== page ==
Born Again Again

Does teaching submission encourage abuse?

Princeton Seminary is giving an award to Tim Keller, one of the loudest, most read, and most adhered-to proponents of male headship in the home.

I am in the midst of a book tour, talking about Healing Spiritual Wounds, and I have been amazed at how people delve the depths of theology and swim there with relative ease. Believers and non-believers alike think about complex ideas about God on a regular basis.

One question that often comes up as I talk about the book is the relationship between domestic violence and the Christian teaching that wives must submit. Specifically, people want to know if abuse occurs more often in homes where they are taught that husbands are the head of the household.

I have looked at this question, fairly extensively. In my own experience growing up, abuse and submission were very related, whether the teaching was the cause or the excuse for the abuse, I don’t know. I do know that they worked together to create the discord. I also have the background of being middle-aged with many friends who got married as fundamentalists. As they leave their husbands, with visible and invisible scars, my immediate answer would be “yes.” But as I look at research, I don’t see it. Abuse happens across the board, with people in every belief and non-belief.

I worry about the data a bit, because people are self-reporting. After spending many years in both the conservative and progressive worlds, I know that what constitutes “abuse” is different in each place. What a liberal woman calls abuse may be par for the course for a conservative.

Please understand this.

Biblical womanhood, headship, and male authority teaches women that they have no right to choose… well… anything. A trip the mall is up to their husband, if he decides it's his business. If he determines that she needs to stay at home and homeschool her kids instead of teaching grad school with her Ph.D., then there is no discussion. She gets no say in the matter. If he decides that he wants to have sex, then her headache is of no consequence. If he decides that she needs to be thinner, then she goes on a diet. If he decides that she needs to wear makeup, then she goes to Sephora. None of this is considered abuse. It’s considered the husband’s God-given authority. And if a woman questions that authority, the full force of the church community, their social connections, and their Christian doctrine backs him up. I can tell you that growing up in this environment as a little girl was very abusive for me. Even aside from the physical violence in our home.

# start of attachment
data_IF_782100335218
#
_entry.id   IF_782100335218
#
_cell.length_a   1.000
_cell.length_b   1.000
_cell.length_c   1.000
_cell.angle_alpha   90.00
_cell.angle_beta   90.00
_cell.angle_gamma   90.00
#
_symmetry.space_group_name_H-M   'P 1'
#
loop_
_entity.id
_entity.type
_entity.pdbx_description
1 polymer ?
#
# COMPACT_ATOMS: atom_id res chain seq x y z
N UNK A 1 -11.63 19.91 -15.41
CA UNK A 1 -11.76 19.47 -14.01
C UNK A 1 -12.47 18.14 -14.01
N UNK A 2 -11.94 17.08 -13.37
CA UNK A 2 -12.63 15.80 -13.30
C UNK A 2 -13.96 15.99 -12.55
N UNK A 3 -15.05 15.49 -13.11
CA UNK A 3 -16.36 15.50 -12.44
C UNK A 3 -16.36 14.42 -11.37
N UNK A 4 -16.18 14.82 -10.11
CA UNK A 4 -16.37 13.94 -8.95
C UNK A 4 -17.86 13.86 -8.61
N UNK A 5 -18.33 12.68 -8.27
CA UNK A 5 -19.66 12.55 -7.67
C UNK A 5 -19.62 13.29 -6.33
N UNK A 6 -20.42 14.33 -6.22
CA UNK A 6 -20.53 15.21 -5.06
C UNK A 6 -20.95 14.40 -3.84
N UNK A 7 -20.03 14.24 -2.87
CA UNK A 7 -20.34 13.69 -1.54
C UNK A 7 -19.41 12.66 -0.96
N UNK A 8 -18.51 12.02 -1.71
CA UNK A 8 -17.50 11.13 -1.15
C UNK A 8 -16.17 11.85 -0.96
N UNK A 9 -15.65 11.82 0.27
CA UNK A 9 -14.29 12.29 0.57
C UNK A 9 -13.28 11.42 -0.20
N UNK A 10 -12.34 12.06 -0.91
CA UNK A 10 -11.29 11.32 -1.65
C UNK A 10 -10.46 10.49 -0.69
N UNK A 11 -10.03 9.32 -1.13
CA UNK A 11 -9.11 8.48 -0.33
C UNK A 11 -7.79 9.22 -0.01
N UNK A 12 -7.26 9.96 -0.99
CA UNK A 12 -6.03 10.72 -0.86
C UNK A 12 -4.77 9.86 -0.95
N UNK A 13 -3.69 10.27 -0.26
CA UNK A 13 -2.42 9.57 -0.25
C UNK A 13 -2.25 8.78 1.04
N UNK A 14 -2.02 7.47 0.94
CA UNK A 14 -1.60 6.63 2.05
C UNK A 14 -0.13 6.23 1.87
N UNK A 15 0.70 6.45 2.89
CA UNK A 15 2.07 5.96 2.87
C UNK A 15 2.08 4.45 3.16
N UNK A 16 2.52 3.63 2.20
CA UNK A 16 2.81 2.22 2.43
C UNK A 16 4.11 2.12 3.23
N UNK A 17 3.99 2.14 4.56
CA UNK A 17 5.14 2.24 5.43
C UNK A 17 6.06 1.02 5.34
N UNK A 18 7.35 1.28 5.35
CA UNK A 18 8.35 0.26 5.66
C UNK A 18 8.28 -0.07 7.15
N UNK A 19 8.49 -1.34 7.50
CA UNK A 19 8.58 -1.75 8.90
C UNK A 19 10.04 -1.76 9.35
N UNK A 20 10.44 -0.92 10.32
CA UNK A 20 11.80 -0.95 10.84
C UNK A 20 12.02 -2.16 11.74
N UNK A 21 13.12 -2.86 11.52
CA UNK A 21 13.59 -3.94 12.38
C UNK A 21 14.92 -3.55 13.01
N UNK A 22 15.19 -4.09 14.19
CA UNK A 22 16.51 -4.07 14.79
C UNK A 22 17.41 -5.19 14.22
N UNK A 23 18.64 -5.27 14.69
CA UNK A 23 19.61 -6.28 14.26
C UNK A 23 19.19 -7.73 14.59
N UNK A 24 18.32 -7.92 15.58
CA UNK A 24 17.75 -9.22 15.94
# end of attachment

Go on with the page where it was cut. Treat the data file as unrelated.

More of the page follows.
Typically, when I talk about these things on my blog on the esteemed Christian Century site, I get responses like, “Meh. What does this have to do with us, Carol? You left that church. Who cares what John Piper and Tim Keller teach about marriage? They’re not our people.” Happily, I have embraced that reality, and dealt with any trauma as something in the past.

Sadly, I can’t do that any longer. Princeton Seminary, the flagship seminary of the Presbyterian Church (U.S.A.), is giving an award for Excellence in Reformed Theology and Public Witness to Tim Keller, one of the loudest, most read, and most adhered-to proponents of male headship in the home. I am literally shaking with grief as I write this. I have spent years with women who have tried to de-program themselves after growing up in this baptized abuse. 

I know that people are angry that Tim Keller doesn’t believe in women in the pastorate. But, my friends, this goes much, much deeper than women not being able to be ordained as Pastors, Elders, and Deacons. Complementarianism means married women have no choice over their lives at all.

So as Princeton Theological Seminary celebrates Tim Keller's theology, I will be mourning. As he presents his lecture and receives his $10,000 award, I will lament for my sisters who have been maligned and abused. So much of my ministry has been dedicated to aiding the victims of these poisonous beliefs. In these difficult days, when our president says that women's genetalia is up for grabs by any man with power and influence, I hoped that my denomination would stand up for women, loud and clear. Instead we are honoring and celebrating a man who has championed toxic theology for decades.

God, help us. 

Carol Howard Merritt

Carol Howard Merritt is a pastor at First Presbyterian Church in Spring City, Tennessee. She is the author of Healing Spiritual Wounds. Her blog is hosted by the Century.

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